Kelly McNeely: Now, Richard Mitchell’s score is hair raising. How did he come on board? Because I know the score is kind of quite different from the other work he’s done. But it sounds very similar to the music that you’ve use in your shorts. Were you giving much direction with the music, or was he sort of running with it on his own? How did that come into play?

Damian McCarthy: Yeah, Richard had the biggest influence. Richard was my right hand man making Caveat, I don’t think it would be what it was without him. He was brilliant, even in terms of editing and storytelling, and all those were a huge help to me. I mean, he’s been in the business, like over 30 years. So he was a great guide to have through it. For the music, I don’t think he’d done any horror films. I don’t even know if he was a fan of horror going into this. He is now — he loves horror now. 

But I guess he had a lot of strange music on file. And we just listened to a lot of these experimental things he had been doing, I think we’d find like, oh, that would be quite good there. But we would have to, you know, he’d have to work on it, or he’d have ideas to make it fit with the scene more. And he just went from there. It did take months, it took months of just trying to figure out — trying to get the tone right. Never to have it too over-the-top horror or too unsettling. I mean, that was a little bit of a battle at times because I was like, Richard, this isn’t scary at all. He was like, you know, trust me, we need to ease people into it. So for that, yeah, he was absolutely right. And there are long stretches in the film where there is no dialogue. It really relies heavily on the score. So you know, work had to be put into it. And he did. He did a fantastic job.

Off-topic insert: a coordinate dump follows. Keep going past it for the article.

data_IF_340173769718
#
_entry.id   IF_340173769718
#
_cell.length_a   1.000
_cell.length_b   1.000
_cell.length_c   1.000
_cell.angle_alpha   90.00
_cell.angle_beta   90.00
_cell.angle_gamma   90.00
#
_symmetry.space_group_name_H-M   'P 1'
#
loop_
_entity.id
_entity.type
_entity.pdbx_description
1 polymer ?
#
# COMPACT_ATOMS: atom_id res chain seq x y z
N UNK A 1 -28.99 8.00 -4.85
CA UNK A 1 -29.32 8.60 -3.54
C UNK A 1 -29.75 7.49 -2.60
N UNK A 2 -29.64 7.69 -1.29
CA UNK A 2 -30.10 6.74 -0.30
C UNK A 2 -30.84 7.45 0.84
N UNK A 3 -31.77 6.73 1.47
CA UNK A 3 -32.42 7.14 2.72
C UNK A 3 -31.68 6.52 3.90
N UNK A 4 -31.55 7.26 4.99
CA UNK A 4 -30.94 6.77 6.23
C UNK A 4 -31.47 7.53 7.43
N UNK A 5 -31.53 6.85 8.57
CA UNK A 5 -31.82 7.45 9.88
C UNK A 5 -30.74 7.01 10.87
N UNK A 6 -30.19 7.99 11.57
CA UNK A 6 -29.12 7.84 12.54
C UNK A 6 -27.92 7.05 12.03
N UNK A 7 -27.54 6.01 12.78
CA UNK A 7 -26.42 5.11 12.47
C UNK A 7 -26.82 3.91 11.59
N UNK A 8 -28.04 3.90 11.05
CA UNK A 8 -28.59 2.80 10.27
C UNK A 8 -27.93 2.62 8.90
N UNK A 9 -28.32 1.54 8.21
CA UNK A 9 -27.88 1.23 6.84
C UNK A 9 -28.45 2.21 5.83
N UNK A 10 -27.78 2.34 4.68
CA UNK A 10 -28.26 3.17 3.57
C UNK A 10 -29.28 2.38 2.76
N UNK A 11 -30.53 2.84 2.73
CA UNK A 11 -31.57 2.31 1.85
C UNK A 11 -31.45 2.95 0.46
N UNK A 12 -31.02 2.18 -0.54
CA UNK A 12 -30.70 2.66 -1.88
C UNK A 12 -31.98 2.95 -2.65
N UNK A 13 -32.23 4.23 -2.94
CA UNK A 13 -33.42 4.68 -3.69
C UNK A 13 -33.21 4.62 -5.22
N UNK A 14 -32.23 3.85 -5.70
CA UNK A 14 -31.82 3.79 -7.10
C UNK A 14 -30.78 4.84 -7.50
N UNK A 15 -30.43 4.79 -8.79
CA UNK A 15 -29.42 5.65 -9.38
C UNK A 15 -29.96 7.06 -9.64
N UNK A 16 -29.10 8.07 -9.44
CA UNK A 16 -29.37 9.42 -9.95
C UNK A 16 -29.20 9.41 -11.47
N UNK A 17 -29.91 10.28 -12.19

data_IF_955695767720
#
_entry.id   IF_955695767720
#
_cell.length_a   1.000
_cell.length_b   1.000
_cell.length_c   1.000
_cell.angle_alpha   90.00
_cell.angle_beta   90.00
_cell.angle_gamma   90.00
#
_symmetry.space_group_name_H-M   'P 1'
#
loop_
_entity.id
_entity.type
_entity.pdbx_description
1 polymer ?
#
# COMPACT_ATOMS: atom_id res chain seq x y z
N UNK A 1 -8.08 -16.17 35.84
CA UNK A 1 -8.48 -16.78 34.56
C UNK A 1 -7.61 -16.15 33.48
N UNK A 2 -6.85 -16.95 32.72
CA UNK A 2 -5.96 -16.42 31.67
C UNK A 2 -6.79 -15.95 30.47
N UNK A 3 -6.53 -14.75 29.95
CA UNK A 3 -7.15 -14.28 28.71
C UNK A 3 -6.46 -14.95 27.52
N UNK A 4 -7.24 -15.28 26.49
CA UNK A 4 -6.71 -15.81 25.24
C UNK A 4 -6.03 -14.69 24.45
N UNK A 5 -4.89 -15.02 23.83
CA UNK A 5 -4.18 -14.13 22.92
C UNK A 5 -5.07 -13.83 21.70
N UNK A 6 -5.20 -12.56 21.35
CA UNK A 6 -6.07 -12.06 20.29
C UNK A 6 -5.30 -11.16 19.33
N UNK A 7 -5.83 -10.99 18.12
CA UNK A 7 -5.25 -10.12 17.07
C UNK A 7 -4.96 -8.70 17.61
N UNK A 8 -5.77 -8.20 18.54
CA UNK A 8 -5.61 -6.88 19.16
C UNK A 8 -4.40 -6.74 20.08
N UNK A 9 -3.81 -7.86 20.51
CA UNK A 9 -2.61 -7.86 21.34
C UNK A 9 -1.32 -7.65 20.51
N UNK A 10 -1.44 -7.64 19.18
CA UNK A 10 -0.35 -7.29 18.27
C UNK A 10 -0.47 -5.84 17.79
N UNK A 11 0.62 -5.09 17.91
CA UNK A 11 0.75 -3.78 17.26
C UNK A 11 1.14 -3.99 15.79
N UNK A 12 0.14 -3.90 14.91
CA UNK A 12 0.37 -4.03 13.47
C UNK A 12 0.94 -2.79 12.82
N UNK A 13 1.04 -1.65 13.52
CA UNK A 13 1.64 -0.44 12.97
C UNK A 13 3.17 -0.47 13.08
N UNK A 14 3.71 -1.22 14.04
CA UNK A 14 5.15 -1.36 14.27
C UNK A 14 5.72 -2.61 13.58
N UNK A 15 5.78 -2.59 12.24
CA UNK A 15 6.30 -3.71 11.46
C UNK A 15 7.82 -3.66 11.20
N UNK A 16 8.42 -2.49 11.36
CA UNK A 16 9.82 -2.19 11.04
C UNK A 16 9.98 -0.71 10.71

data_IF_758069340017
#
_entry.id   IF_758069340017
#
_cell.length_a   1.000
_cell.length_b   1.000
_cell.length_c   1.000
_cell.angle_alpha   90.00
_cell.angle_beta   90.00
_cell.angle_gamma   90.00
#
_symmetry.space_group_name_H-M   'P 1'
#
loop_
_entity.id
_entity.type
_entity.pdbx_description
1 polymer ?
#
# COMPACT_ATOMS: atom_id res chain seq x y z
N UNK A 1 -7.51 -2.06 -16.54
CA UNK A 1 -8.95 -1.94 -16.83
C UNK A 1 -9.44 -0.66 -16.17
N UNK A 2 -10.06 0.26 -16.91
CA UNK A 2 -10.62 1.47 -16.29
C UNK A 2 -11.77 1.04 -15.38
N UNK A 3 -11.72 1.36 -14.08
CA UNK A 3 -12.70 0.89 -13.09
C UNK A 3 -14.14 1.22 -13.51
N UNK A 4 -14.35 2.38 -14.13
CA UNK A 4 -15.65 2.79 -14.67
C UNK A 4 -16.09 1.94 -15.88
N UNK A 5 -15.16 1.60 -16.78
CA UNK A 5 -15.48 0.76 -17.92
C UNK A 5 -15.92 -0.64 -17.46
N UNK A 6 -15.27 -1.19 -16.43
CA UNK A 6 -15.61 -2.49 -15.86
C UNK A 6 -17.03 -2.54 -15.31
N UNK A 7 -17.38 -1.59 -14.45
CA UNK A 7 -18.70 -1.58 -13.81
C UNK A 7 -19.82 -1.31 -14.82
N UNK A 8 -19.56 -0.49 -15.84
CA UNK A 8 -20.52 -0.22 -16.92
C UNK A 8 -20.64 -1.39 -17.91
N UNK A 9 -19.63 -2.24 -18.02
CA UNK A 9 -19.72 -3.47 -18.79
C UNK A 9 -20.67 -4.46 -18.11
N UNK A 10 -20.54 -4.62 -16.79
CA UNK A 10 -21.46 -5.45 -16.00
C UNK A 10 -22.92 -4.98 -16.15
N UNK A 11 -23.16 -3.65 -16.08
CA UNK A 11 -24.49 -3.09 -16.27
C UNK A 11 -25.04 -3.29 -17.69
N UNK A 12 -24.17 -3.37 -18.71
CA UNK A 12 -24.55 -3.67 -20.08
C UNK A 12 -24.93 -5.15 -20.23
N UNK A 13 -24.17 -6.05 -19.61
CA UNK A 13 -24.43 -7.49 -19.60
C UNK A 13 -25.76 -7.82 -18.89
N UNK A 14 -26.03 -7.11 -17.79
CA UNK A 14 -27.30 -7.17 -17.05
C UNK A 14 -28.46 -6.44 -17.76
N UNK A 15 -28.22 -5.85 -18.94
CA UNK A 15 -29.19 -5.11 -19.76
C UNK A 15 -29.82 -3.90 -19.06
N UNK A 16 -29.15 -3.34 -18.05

Kelly McNeely: It’s a phenomenal score. It’s just so deeply unsettling. And one of the things I love about the film as well is that it’s sort of a perfect storm of “No thank you”. Every detail that comes up is just like, no, no, no, no, no, no. Were there more ideas that you had? Did you ever get to a point you’re like, I should stop adding on to this massive laundry list of nope? Or did you get to keep going with it?

Damian McCarthy: I don’t think we cut anything. I think we didn’t cut any more things that he shouldn’t agree to, because when he does make all these bad decisions, he does go to the island he does put on the thing. But I tried to speed it up in the edit in terms of when the guy gets them onto the island and says okay, now I need you to put on this harness and I’m gonna lock you in this chain.

That conversation they have where he’s like, well, I’m not putting it on — this back and forth — it did go on for longer. But again, just when you’re editing and you can kind of see what the actors are doing, it’s like, I don’t need them to convince me this much. And it’s a horror film. So it’s not supposed to be taken all that seriously. You know, I think you’re supposed to have that, you go with it, just go with it a little bit.

But no, there was nothing else. I think there was one scene and we shot it, but it didn’t really work. Spoiler, I guess, but he escaped the house, but he has to come back. We shot out in the woods where he did try to escape. And all the sounds of the foxes were closing in on him. And I don’t know, it just seemed to turn into The Blair Witch Project for about five minutes. And it was like, let’s just say it’s very cold outside. He has to come back. And it worked. 

Kelly McNeely: Yeah, the sound of the foxes, by the way, kudos for that. Because I had no idea that they sounded that much like, as the script says, teenage girls screaming. That’s an interesting way to describe it.

Damian McCarthy: Yeah. Well, my sister lived in London, and there’s always foxes roaming around the streets early in the morning. If you hear them, it’s weird, they’re very unsettling. In Ireland here, you know, that’s where the idea of the Banshee comes from. It’s the sound of a fox screaming or crying. 

Kelly McNeely: You’ve obviously done a lot of short films, but Caveat, I believe, is your first feature. Do you have any advice you’d pass on to aspiring filmmakers?